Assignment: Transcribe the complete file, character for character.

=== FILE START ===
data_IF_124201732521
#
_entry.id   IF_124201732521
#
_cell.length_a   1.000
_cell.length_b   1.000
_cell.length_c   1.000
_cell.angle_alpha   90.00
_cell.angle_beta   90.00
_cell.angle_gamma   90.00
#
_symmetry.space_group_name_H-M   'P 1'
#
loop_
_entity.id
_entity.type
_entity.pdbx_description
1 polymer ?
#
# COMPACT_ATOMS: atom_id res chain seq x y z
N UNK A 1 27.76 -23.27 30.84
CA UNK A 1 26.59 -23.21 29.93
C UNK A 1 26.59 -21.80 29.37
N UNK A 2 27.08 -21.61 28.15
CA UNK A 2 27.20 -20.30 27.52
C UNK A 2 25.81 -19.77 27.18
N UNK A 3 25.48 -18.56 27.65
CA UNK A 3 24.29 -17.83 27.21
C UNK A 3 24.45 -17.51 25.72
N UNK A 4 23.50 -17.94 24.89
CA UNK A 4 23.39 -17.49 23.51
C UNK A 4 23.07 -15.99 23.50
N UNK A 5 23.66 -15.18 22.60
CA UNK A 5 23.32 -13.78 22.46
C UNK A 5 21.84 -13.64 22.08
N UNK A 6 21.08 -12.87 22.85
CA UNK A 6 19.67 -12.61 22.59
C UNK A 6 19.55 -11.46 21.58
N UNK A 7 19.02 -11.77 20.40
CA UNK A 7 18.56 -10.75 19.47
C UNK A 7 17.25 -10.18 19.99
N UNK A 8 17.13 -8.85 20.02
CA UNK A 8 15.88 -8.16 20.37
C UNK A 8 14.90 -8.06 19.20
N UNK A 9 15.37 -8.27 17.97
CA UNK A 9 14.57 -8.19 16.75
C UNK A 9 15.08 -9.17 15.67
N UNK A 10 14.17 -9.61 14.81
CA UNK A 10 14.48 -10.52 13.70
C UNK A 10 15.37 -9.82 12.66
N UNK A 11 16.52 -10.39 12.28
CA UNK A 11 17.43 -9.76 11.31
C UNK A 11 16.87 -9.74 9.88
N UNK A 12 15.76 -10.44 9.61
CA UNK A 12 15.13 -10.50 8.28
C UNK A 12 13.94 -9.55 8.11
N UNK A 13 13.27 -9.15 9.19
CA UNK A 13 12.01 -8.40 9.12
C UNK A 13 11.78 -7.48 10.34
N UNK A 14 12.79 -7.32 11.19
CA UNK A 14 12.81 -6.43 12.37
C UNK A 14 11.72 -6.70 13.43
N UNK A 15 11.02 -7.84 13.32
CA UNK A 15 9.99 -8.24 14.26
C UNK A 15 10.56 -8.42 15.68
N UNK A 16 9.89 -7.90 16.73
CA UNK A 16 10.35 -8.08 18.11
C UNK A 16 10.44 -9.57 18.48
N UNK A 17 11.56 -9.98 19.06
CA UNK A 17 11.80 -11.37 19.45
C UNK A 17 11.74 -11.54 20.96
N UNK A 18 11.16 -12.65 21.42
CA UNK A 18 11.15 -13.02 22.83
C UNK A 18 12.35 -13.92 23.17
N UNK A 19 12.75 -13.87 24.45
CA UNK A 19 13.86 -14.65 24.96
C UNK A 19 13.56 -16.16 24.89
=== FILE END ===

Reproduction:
data_IF_124201732521
#
_entry.id   IF_124201732521
#
_cell.length_a   1.000
_cell.length_b   1.000
_cell.length_c   1.000
_cell.angle_alpha   90.00
_cell.angle_beta   90.00
_cell.angle_gamma   90.00
#
_symmetry.space_group_name_H-M   'P 1'
#
loop_
_entity.id
_entity.type
_entity.pdbx_description
1 polymer ?
#
# COMPACT_ATOMS: atom_id res chain seq x y z
N UNK A 1 27.76 -23.27 30.84
CA UNK A 1 26.59 -23.21 29.93
C UNK A 1 26.59 -21.80 29.37
N UNK A 2 27.08 -21.61 28.15
CA UNK A 2 27.20 -20.30 27.52
C UNK A 2 25.81 -19.77 27.18
N UNK A 3 25.48 -18.56 27.65
CA UNK A 3 24.29 -17.83 27.21
C UNK A 3 24.45 -17.51 25.72
N UNK A 4 23.50 -17.94 24.89
CA UNK A 4 23.39 -17.49 23.51
C UNK A 4 23.07 -15.99 23.50
N UNK A 5 23.66 -15.18 22.60
CA UNK A 5 23.32 -13.78 22.46
C UNK A 5 21.84 -13.64 22.08
N UNK A 6 21.08 -12.87 22.85
CA UNK A 6 19.67 -12.61 22.59
C UNK A 6 19.55 -11.46 21.58
N UNK A 7 19.02 -11.77 20.40
CA UNK A 7 18.56 -10.75 19.47
C UNK A 7 17.25 -10.18 19.99
N UNK A 8 17.13 -8.85 20.02
CA UNK A 8 15.88 -8.16 20.37
C UNK A 8 14.90 -8.06 19.20
N UNK A 9 15.37 -8.27 17.97
CA UNK A 9 14.57 -8.19 16.75
C UNK A 9 15.08 -9.17 15.67
N UNK A 10 14.17 -9.61 14.81
CA UNK A 10 14.48 -10.52 13.70
C UNK A 10 15.37 -9.82 12.66
N UNK A 11 16.52 -10.39 12.28
CA UNK A 11 17.43 -9.76 11.31
C UNK A 11 16.87 -9.74 9.88
N UNK A 12 15.76 -10.44 9.61
CA UNK A 12 15.13 -10.50 8.28
C UNK A 12 13.94 -9.55 8.11
N UNK A 13 13.27 -9.15 9.19
CA UNK A 13 12.01 -8.40 9.12
C UNK A 13 11.78 -7.48 10.34
N UNK A 14 12.79 -7.32 11.19
CA UNK A 14 12.81 -6.43 12.37
C UNK A 14 11.72 -6.70 13.43
N UNK A 15 11.02 -7.84 13.32
CA UNK A 15 9.99 -8.24 14.26
C UNK A 15 10.56 -8.42 15.68
N UNK A 16 9.89 -7.90 16.73
CA UNK A 16 10.35 -8.08 18.11
C UNK A 16 10.44 -9.57 18.48
N UNK A 17 11.56 -9.98 19.06
CA UNK A 17 11.80 -11.37 19.45
C UNK A 17 11.74 -11.54 20.96
N UNK A 18 11.16 -12.65 21.42
CA UNK A 18 11.15 -13.02 22.83
C UNK A 18 12.35 -13.92 23.17
N UNK A 19 12.75 -13.87 24.45
CA UNK A 19 13.86 -14.65 24.96
C UNK A 19 13.56 -16.16 24.89